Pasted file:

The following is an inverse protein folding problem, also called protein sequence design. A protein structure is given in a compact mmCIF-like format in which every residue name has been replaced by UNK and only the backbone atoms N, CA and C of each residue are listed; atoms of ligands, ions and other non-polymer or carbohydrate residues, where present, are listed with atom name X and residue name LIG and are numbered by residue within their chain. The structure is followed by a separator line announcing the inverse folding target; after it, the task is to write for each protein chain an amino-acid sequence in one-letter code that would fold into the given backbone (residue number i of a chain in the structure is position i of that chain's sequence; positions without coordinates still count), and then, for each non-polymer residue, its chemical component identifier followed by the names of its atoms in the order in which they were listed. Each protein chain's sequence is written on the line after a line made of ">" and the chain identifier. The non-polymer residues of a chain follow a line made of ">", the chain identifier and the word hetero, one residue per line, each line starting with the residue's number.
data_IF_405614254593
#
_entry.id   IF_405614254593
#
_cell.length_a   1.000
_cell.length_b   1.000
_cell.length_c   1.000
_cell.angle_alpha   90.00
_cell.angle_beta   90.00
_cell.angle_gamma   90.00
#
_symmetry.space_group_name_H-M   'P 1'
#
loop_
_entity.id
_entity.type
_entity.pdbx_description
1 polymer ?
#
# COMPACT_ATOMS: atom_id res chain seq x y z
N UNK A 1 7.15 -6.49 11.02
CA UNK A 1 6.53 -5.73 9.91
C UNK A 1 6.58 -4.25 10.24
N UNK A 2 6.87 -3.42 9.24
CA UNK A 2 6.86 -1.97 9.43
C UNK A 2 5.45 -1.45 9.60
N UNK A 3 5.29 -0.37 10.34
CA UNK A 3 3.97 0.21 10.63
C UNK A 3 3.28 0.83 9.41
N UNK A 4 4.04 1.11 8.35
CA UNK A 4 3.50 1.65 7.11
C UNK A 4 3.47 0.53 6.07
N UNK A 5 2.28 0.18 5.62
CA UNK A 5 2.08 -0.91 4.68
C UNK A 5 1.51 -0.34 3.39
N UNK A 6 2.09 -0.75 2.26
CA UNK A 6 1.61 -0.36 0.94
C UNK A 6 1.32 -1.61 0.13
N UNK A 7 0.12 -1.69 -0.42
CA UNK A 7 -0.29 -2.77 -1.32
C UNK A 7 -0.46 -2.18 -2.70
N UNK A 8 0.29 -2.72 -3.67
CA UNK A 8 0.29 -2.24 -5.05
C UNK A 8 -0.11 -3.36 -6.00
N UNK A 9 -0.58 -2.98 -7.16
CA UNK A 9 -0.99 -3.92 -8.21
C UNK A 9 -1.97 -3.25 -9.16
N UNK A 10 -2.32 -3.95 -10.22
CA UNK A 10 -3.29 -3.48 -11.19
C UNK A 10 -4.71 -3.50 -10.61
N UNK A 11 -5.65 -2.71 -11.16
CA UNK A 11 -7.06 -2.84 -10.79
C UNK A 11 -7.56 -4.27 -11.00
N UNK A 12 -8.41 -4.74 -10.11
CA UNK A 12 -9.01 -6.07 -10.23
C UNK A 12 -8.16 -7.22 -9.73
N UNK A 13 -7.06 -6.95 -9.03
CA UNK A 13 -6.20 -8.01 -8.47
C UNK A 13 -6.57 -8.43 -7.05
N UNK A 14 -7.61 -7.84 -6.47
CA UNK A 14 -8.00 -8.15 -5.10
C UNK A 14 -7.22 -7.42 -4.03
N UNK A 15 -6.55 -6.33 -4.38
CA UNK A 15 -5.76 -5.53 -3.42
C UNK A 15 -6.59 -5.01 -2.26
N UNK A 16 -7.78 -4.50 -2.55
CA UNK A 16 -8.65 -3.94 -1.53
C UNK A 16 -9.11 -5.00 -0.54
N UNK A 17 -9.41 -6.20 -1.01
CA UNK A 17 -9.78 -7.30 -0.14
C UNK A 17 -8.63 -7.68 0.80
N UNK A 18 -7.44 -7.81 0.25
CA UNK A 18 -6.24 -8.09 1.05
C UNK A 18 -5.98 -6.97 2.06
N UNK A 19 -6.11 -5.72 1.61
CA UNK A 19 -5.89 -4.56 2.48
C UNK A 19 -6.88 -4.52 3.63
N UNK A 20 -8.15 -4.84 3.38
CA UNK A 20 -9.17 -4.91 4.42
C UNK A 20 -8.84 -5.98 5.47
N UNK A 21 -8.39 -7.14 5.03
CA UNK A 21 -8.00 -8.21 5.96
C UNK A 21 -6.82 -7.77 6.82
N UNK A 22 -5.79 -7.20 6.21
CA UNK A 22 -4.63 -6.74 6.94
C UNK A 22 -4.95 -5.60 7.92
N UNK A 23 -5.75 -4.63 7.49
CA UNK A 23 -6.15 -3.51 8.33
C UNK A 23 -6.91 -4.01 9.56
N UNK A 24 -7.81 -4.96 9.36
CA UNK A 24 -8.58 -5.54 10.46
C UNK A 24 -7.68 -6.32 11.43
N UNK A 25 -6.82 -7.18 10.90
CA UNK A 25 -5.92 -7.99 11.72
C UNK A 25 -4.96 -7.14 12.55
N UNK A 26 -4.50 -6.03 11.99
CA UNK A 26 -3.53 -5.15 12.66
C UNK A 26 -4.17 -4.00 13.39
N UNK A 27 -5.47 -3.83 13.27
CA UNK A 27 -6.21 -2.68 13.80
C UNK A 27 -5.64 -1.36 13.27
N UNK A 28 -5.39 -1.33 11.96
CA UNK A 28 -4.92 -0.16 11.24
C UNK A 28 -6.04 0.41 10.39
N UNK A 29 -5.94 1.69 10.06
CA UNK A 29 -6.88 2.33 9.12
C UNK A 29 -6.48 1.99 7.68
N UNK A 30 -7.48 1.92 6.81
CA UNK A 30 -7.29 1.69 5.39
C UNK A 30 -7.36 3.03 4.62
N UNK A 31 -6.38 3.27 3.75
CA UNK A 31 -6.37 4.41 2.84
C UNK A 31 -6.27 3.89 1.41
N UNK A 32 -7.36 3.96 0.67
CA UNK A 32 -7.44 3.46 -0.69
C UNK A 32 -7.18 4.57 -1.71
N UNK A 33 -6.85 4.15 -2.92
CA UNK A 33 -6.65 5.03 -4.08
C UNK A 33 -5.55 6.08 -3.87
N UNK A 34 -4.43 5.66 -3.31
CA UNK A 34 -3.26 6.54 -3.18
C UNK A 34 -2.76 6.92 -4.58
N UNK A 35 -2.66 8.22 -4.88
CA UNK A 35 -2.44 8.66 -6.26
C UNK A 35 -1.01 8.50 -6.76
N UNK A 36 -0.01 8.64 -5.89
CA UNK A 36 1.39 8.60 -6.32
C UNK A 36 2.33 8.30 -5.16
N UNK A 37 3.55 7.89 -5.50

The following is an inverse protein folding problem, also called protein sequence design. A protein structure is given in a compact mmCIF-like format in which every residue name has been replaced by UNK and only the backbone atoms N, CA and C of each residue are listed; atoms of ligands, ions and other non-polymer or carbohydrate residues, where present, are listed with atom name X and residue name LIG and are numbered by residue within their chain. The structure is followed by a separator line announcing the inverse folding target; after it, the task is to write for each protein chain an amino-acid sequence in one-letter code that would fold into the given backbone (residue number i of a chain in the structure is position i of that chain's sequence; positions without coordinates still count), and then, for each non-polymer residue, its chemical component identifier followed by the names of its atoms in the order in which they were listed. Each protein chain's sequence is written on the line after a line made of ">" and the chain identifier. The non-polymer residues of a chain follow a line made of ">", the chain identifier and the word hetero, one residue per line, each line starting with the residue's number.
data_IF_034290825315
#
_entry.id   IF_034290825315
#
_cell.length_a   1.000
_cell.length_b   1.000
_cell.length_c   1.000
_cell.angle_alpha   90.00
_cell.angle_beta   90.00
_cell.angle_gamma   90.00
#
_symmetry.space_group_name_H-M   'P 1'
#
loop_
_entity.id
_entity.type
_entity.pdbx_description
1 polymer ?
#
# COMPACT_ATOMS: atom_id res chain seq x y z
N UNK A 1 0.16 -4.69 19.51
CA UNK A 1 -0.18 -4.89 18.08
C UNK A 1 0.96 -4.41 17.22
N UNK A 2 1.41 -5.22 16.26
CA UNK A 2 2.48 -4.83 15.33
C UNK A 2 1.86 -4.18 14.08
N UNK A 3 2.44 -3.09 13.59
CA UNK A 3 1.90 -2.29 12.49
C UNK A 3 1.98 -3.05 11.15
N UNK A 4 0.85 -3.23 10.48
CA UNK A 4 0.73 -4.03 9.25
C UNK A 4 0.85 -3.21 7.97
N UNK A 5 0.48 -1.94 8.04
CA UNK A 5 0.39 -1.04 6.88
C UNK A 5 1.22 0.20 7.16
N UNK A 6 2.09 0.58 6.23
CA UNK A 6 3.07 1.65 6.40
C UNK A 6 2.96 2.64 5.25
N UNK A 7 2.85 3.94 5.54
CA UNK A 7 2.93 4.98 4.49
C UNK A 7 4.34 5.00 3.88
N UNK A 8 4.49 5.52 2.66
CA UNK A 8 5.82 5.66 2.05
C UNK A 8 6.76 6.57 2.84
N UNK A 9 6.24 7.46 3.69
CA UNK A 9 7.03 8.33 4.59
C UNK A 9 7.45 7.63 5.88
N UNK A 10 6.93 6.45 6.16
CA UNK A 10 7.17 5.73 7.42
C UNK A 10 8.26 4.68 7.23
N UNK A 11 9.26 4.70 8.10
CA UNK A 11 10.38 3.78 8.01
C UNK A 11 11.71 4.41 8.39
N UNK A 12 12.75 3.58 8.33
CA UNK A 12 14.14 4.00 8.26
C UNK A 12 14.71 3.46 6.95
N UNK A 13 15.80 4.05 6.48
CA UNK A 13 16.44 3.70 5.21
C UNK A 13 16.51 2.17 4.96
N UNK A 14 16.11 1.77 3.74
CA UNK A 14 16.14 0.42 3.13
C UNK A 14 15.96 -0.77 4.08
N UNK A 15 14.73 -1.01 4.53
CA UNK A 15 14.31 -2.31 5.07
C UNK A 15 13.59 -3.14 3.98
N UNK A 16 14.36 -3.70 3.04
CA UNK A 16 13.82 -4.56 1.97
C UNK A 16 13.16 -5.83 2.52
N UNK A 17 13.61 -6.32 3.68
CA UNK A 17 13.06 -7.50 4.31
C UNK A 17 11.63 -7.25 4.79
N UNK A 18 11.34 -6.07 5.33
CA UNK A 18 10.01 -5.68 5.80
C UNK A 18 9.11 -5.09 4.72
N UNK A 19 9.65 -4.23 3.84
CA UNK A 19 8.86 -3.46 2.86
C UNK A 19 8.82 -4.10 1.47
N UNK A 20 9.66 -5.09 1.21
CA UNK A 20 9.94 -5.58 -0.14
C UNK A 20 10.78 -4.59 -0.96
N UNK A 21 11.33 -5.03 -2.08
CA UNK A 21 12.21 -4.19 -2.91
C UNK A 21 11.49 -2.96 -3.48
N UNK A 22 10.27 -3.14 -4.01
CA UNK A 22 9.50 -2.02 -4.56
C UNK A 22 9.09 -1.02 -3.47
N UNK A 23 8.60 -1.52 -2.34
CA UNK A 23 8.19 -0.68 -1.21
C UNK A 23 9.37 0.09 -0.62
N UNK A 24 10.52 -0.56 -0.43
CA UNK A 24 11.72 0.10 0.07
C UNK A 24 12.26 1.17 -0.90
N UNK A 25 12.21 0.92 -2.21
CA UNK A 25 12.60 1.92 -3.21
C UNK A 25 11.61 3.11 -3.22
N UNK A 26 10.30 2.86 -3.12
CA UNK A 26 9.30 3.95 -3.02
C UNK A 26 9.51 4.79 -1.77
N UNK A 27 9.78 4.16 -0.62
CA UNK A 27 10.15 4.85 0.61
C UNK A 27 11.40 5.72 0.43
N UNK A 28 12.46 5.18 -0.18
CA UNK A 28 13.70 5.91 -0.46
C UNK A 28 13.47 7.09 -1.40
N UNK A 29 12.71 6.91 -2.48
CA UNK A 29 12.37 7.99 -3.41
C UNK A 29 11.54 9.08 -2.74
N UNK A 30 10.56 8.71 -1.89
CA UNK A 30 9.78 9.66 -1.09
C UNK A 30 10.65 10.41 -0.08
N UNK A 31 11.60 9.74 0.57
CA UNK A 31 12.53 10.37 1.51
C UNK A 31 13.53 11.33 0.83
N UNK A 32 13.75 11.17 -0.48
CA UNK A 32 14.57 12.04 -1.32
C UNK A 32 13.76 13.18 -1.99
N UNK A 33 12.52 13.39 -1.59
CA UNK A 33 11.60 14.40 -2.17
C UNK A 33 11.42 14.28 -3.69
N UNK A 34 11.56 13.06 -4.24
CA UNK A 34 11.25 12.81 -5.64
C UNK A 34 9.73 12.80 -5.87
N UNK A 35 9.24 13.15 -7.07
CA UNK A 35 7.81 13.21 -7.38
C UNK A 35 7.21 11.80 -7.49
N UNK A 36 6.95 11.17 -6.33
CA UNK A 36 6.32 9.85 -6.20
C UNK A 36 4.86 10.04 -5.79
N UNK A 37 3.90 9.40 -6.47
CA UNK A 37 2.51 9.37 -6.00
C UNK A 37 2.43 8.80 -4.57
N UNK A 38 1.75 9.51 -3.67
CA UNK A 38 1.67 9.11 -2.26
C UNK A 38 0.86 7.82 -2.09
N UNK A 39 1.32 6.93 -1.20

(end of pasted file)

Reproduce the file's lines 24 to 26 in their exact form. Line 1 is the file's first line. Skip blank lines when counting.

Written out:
C UNK A 1 6.58 -4.25 10.24
N UNK A 2 6.87 -3.42 9.24
CA UNK A 2 6.86 -1.97 9.43